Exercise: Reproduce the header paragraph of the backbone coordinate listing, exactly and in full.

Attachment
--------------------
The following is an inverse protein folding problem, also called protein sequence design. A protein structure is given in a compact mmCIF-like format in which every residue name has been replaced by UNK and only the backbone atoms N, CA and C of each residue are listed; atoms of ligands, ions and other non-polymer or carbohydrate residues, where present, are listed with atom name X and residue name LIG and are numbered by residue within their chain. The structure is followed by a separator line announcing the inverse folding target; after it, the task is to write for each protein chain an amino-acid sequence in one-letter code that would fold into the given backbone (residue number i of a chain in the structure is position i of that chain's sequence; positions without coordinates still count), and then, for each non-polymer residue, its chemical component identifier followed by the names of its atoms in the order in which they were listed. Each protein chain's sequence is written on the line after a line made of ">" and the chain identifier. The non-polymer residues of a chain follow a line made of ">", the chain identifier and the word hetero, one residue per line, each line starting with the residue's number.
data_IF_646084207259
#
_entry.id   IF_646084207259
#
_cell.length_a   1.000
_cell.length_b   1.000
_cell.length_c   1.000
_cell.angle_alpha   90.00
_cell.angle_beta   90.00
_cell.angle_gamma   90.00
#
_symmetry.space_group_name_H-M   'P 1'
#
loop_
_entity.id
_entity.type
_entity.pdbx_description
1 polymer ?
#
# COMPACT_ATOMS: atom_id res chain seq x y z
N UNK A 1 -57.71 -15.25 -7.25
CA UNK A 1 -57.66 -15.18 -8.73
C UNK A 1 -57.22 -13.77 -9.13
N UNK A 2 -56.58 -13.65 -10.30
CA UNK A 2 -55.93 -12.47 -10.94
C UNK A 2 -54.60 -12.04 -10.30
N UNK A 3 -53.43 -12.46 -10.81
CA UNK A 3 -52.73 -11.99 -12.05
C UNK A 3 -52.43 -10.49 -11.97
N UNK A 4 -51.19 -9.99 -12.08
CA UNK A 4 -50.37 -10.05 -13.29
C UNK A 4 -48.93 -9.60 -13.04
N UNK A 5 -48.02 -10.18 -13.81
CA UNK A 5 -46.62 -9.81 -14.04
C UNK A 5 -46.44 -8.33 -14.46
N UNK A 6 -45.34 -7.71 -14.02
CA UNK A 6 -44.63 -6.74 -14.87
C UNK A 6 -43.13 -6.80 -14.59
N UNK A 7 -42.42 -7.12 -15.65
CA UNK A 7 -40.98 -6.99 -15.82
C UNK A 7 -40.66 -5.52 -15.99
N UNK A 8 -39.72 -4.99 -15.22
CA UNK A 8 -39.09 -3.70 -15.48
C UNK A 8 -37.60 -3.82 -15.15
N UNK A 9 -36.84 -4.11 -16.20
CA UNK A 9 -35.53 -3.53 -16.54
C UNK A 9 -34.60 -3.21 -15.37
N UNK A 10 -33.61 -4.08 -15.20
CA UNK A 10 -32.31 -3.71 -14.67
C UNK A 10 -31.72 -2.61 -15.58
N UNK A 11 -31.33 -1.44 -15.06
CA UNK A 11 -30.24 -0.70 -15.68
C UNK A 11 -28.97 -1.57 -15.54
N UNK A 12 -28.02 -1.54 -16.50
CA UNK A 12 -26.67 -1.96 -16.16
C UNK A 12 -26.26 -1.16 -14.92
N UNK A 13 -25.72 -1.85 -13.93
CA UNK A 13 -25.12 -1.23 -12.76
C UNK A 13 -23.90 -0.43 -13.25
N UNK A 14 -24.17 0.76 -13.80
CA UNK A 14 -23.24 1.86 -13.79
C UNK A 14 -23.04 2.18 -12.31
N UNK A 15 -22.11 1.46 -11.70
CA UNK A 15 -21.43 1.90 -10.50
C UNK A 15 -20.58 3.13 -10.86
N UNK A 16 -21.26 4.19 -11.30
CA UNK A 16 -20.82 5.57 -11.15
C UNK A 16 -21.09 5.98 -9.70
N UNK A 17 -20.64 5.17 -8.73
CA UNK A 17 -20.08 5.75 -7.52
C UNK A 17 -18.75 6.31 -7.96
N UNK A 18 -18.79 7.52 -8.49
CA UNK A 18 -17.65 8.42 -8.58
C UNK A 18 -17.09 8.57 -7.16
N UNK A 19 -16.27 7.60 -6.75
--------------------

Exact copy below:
The following is an inverse protein folding problem, also called protein sequence design. A protein structure is given in a compact mmCIF-like format in which every residue name has been replaced by UNK and only the backbone atoms N, CA and C of each residue are listed; atoms of ligands, ions and other non-polymer or carbohydrate residues, where present, are listed with atom name X and residue name LIG and are numbered by residue within their chain. The structure is followed by a separator line announcing the inverse folding target; after it, the task is to write for each protein chain an amino-acid sequence in one-letter code that would fold into the given backbone (residue number i of a chain in the structure is position i of that chain's sequence; positions without coordinates still count), and then, for each non-polymer residue, its chemical component identifier followed by the names of its atoms in the order in which they were listed. Each protein chain's sequence is written on the line after a line made of ">" and the chain identifier. The non-polymer residues of a chain follow a line made of ">", the chain identifier and the word hetero, one residue per line, each line starting with the residue's number.